If you’re reading this thinking, “what are the odds,” don’t worry, that seriously bothered the scientists, too. If both structures are officially confirmed as impact craters and confirmed as being different ages, as initial evidence suggests… what are the odds that two unrelated impacts would happen just 100 miles (160 km) from each other?
Thankfully scientists are scientists, so they actually calculated the odds.
Just last month, Sara Mazrouei from the University of Toronto and colleagues published in Science updated estimates for the rate of impacts on Earth, based on data from both known impact craters on Earth as well as our crater-faced neighbor, the Moon.
MacGregor and his team used these estimates to calculate the likelihood that two unrelated craters would ever occur so close together. Given the size of the projectiles required to make such a crater, the size of Earth, and common sizes of near-Earth objects, they estimate an unrelated pair of big craters should spring up about once every seven billion years. Or, in other words, not very likely.
But they looked at it another way, too, though — in a way that reflects the “birthday paradox” you may be familiar with. The birthday paradox deals with the odds that two people share a birthday; mathematically, it’s more common than you might think. In any random group of 23 people, the odds that two will share a birthday is about 50/50. In a group of 70, it’s nearly 99.9 percent certain.
So how many craters need to be blasted into Earth before two of them are near each other without, erm, sharing a birthday? The team again used estimates from Mazrouei: about 355 impacts have probably occurred in the last 650 million years, though only about 10 percent of Earth’s surface is stable enough to still possess such craters today. The team ran simulations that randomly distributed 355 meteor hits across the planet, and found there would be an average of 13 crater pairs throughout history that would be unrelated, but near each other. Cut that to the 10 percent of craters surviving to today, and you’ve got one, maybe two crater pairs.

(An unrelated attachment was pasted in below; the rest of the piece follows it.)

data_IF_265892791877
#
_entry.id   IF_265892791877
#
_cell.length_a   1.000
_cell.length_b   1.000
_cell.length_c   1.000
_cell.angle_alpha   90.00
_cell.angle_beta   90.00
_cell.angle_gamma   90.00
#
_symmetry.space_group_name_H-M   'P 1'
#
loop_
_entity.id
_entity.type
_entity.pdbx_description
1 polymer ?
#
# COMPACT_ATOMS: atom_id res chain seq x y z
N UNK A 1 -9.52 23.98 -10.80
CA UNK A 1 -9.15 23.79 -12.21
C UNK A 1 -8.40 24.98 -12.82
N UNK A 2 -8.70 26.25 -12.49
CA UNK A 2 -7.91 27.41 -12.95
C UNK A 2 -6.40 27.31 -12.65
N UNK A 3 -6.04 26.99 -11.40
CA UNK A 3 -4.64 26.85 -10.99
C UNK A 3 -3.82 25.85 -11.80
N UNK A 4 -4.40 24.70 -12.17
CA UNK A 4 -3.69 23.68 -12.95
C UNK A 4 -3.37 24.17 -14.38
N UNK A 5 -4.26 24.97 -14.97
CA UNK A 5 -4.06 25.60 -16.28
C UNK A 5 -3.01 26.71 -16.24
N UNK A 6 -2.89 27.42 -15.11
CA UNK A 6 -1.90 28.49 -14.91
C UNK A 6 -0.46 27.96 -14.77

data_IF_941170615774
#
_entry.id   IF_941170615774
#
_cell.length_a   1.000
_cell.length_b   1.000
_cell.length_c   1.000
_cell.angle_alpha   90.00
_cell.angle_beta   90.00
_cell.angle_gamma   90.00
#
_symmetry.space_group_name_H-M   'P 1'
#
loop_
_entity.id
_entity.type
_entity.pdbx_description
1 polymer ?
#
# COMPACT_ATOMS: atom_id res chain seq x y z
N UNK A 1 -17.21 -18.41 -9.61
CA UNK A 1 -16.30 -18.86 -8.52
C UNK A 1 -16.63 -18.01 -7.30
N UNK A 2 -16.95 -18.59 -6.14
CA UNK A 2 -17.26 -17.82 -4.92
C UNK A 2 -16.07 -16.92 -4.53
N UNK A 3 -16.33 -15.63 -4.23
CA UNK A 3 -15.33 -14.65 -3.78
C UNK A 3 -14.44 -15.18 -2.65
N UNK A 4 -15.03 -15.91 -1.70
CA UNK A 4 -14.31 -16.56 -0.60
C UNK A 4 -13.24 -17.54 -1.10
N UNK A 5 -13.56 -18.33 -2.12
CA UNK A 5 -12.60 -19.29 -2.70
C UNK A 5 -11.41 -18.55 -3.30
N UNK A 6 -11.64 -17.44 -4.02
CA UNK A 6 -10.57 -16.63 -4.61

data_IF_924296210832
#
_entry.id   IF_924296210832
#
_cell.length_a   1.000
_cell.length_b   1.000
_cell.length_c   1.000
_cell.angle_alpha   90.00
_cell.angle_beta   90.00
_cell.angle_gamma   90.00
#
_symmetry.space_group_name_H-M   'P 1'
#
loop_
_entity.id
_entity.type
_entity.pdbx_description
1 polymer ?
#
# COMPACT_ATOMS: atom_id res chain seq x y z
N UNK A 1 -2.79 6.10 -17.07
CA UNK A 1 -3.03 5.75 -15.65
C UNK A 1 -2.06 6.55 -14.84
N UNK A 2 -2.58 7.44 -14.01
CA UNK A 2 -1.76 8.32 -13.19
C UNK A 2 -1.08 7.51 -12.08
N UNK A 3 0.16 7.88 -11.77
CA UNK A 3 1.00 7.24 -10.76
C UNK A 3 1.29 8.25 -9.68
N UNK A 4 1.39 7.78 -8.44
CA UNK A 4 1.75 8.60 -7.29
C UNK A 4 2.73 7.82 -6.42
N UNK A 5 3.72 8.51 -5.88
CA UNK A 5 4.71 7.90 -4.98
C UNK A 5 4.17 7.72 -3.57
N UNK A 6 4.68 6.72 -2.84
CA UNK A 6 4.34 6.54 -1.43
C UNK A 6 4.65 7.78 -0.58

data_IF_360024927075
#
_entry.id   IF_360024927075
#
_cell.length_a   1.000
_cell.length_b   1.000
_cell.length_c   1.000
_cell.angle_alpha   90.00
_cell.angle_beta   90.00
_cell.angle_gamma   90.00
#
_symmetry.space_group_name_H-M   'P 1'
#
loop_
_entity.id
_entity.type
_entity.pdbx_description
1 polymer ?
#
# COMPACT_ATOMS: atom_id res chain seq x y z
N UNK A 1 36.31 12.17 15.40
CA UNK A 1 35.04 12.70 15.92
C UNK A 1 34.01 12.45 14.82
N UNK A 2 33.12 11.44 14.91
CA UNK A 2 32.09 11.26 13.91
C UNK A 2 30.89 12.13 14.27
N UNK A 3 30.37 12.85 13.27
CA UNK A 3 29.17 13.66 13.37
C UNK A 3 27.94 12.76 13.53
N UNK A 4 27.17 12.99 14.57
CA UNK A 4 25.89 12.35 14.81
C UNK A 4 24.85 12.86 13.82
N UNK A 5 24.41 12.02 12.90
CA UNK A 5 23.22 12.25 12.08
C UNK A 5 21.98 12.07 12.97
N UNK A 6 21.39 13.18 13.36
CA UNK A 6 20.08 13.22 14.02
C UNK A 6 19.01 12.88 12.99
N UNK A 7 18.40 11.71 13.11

Two such crater pairs have already been discovered: one in Quebec, and one in the Ukraine. But that doesn’t mean a third pair is outside the realm of possibility — sometimes three coin flips all come up “heads” even when you’d expect at least one “tails.”
More to Learn; Expect Skeptics
“Both Hiawatha and this second possible crater fall into an unusual category of impact craters,” says MacGregor. “They are on Earth, but they’re covered by ice, which makes them relatively hard to sample in all the ways that one would like to.”
To truly confirm a crater as an impact crater, MacGregor explains, the terrestrial impact geology community is going to need a lot more than a gravity anomaly. But the info they need is under a mile of ice.
“Maybe a different way to think about it is that it takes about 10 seconds to convince a planetary scientist that these are impact craters,” jokes MacGregor, “but it’ll probably take 10 years to convince the terrestrial impact geologists.”
MacGregor says there’s talk of the type of laborious expedition that would be required to study the craters, but no firm plans yet. For now, he’s not quitting his day job with Operation IceBridge, despite his new track record studying craters.
“It’s a lot of fun, but I’ll remain a glaciologist,” says MacGregor. “For hopefully clearly many good reasons, we still want to know a lot more about what ice is going to be doing in the future.”